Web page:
Tuesday, November 11, 2008

A Lived-In Modern Icon

A friend of mine who's a writer recently asked us to name and describe our favorite modern building in Washington, DC. That was so easy for me, no need to even compare or consider. Mine is the Ann & Donald Brown House, designed by Richard Neutra overlooking Rock Creek Park in Forest Hills in 1968. I love the way it's perched above the street and park almost like a treehouse. Despite being a glass and steel box (layers of box really) it is very organic and it's hard to tell where the Park ends and the house begins. What I like even more about it is that I ran by it for years (it's in my neighborhood and on my running path) and had no idea it was a Neutra house. It's so clean, crisp and modern; I assumed it was a recent building and kept meaning to find out who had designed it. When I read an article in the Post over the summer about it and realized the house I had been admiring for 2 years was a Neutra, the only Neutra in DC, I was equally tickled and surprised and honored to have it around the block from me. It looks different with the seasons and the hours of the day. Sometimes it's opaque and reminds me of the flatness of a Mondrian painting, other times it looks like a piece of sculpture. The red steel is unexpected.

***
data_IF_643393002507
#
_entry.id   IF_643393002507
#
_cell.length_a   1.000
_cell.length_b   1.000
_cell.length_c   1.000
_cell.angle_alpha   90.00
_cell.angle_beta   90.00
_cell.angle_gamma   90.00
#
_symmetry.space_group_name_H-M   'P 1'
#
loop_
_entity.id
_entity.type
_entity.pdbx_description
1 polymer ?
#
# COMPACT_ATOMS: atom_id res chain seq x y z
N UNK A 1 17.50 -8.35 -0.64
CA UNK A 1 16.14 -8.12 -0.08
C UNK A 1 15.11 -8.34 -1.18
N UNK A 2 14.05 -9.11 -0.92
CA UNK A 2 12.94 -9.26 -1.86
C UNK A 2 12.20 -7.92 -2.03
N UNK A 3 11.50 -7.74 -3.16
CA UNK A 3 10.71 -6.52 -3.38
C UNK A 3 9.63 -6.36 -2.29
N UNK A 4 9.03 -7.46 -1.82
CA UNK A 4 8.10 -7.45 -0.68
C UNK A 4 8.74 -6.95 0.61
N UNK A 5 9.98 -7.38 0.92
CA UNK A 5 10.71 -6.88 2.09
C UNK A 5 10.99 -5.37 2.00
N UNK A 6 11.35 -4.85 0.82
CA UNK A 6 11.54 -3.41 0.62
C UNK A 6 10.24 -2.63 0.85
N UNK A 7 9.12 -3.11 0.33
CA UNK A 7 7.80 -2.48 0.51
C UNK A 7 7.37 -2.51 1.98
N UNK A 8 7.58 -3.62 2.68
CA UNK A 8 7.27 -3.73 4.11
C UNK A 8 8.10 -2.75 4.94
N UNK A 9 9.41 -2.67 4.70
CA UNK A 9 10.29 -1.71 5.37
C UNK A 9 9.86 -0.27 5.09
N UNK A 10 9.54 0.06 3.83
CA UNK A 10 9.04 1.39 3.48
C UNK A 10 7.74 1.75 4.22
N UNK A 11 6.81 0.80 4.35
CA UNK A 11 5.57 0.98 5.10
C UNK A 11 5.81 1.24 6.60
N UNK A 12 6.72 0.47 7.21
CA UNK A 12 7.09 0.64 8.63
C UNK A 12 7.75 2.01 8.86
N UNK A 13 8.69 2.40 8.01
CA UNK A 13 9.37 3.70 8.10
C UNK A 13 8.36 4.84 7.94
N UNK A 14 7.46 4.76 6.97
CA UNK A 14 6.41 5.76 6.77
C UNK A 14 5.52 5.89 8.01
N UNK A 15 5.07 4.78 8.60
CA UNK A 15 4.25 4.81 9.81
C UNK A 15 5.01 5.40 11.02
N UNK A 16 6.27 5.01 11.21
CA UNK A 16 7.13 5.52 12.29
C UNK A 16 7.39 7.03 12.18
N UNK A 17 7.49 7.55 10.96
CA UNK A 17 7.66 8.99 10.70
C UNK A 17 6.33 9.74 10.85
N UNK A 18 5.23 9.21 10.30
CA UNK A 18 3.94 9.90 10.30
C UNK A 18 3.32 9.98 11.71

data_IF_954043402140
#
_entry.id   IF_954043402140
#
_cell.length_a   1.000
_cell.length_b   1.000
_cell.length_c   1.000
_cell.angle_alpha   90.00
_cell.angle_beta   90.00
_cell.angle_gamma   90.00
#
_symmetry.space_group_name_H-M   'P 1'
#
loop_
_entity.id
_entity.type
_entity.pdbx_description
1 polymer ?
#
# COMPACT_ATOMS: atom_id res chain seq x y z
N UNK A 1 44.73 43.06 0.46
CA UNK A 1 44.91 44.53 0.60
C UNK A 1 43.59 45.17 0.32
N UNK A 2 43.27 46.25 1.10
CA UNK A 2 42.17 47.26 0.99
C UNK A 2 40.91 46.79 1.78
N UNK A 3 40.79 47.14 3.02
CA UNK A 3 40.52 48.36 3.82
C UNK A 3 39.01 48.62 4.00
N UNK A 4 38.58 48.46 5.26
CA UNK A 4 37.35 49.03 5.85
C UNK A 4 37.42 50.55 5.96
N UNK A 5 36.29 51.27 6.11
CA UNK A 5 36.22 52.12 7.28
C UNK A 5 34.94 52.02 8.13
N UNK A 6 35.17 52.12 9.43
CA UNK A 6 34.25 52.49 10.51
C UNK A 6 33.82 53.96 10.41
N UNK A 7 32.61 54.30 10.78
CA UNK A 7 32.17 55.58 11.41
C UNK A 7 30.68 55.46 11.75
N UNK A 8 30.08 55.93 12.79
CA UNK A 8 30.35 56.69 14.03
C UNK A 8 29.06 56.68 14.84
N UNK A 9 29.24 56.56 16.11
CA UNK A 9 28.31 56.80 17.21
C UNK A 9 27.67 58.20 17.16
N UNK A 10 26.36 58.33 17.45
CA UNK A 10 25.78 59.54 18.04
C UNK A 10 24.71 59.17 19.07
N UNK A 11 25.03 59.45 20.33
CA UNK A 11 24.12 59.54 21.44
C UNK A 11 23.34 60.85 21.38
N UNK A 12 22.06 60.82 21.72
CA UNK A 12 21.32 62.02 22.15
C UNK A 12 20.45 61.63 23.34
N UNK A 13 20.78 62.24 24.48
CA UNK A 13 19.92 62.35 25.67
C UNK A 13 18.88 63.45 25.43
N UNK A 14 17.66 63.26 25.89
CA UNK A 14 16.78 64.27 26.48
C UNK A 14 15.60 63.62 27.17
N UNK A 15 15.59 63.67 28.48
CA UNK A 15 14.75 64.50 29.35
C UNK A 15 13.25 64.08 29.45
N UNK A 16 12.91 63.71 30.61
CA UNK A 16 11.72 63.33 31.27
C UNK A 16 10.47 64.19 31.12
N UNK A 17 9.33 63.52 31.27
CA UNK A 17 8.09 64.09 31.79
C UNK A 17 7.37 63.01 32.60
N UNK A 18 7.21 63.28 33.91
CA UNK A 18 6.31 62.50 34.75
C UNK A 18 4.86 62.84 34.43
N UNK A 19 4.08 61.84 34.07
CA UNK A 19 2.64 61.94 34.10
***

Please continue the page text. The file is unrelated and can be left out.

Heather Cass, a DC architect, designed an addition to the front of the house in the 1990s and it continues the floating perpendiculars that comprise the design parti. A stunning, brilliant house that the orginal owners still live in 40 years later - a testament to its design and functional success. When people come to visit me now, it's the first place I take them to see, even before the Lincoln Memorial and the Washington Monument.

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